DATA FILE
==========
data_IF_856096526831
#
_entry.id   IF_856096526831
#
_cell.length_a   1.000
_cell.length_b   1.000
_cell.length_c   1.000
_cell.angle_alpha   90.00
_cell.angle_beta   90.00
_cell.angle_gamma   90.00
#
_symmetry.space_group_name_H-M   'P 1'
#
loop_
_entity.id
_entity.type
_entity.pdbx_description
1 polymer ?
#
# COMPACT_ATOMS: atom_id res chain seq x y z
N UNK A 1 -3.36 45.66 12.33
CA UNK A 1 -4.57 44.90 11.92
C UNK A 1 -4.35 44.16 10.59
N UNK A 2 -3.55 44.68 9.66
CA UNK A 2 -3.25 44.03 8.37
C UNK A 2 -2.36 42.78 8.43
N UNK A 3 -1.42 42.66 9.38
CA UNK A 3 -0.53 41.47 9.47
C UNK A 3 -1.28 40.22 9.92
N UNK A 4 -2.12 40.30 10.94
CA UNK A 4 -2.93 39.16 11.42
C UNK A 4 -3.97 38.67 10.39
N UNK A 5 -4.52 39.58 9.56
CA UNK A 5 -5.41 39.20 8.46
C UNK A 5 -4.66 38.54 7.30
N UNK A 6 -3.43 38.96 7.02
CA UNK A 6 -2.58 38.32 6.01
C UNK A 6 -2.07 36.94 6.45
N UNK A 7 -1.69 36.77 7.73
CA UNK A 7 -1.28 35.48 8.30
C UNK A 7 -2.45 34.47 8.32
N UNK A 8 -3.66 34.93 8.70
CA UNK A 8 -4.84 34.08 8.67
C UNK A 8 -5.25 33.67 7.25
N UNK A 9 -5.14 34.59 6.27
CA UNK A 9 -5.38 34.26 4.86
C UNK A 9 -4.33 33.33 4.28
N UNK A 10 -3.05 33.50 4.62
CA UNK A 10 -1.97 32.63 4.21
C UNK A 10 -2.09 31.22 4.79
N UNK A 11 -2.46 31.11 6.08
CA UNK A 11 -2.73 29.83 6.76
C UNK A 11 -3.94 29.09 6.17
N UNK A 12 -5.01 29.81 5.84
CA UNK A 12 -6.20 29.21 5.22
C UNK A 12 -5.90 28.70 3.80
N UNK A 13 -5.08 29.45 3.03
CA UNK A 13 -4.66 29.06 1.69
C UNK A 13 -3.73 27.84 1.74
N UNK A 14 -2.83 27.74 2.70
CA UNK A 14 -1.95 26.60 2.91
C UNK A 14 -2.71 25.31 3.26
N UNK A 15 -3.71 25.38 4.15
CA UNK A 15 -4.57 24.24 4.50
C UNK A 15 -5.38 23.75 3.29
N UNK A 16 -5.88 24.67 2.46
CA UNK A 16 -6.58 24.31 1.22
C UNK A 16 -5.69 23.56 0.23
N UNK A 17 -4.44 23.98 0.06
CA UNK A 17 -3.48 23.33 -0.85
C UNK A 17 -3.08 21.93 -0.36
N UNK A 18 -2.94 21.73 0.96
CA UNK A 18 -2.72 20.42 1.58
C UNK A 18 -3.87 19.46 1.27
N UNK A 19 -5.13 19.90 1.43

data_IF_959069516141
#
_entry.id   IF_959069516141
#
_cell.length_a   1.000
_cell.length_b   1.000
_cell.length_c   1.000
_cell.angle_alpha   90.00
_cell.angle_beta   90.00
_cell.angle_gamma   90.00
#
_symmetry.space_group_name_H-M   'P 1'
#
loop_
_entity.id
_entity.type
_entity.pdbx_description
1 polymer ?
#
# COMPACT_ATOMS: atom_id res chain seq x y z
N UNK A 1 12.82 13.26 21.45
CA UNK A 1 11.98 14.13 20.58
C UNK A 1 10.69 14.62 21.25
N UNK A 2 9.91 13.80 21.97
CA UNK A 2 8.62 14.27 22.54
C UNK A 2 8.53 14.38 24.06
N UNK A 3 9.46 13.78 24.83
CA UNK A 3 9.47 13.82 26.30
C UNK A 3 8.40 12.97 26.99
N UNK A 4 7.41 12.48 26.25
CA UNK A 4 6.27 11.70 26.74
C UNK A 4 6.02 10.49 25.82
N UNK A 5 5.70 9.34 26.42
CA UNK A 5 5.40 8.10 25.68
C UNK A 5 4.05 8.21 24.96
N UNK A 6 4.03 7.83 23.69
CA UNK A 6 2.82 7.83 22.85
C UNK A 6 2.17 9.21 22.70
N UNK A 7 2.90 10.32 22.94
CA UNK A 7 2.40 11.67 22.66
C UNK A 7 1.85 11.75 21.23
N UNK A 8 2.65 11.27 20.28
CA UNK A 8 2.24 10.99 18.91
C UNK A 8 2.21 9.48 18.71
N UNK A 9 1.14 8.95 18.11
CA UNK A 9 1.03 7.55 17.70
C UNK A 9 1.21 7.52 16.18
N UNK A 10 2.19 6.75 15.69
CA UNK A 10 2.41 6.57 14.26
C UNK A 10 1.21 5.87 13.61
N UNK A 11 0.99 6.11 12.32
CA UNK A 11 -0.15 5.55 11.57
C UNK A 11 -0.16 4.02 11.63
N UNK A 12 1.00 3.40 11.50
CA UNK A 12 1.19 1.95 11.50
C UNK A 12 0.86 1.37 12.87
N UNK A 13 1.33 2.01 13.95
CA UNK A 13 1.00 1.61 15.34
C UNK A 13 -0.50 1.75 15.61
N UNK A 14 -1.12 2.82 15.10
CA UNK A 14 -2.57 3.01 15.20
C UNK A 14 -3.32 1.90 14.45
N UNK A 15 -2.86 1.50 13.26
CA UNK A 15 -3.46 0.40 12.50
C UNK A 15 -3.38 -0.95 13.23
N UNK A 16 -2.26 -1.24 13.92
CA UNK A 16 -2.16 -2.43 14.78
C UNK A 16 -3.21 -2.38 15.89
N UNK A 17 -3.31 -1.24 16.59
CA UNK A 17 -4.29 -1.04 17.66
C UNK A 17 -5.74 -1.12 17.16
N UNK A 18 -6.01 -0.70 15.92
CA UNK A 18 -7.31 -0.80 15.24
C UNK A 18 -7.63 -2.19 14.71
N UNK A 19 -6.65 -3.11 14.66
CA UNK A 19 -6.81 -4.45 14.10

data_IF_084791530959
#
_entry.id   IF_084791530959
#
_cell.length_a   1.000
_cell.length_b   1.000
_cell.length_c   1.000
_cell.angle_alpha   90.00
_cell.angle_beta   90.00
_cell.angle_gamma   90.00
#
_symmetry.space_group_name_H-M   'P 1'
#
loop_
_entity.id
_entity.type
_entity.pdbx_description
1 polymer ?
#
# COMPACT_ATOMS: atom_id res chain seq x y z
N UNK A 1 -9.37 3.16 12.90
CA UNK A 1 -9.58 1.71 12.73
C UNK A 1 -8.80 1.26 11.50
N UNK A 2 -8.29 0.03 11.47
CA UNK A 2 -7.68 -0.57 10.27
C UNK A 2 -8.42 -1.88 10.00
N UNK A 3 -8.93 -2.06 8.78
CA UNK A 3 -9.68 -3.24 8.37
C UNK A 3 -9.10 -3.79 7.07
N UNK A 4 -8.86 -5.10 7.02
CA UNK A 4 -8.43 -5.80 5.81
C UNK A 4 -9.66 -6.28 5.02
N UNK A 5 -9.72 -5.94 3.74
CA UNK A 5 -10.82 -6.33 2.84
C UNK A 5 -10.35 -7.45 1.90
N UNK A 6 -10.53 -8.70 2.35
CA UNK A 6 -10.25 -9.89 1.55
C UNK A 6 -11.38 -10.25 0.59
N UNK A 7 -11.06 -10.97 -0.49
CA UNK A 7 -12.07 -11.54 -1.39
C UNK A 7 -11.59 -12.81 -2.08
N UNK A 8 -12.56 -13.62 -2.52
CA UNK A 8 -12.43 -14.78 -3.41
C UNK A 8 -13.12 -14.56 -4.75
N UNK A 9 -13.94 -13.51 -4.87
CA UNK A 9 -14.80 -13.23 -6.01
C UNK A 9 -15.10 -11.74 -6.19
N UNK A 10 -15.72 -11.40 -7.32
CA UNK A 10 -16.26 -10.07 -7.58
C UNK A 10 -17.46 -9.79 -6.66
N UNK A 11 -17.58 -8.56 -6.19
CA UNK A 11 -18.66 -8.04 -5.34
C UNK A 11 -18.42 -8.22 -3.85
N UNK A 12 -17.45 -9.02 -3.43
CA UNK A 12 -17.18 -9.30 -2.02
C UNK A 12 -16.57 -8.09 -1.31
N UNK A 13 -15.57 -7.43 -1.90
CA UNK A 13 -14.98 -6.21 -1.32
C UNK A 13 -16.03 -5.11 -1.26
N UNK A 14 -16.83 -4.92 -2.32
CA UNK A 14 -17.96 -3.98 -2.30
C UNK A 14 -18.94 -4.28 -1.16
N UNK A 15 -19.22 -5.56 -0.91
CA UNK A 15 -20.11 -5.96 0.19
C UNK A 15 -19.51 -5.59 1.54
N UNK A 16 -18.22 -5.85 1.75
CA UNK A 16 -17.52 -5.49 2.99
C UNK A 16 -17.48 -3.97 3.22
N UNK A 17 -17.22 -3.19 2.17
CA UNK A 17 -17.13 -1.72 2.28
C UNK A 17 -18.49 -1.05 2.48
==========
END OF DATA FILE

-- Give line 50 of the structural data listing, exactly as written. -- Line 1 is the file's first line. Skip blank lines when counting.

C UNK A 10 -2.09 31.22 4.79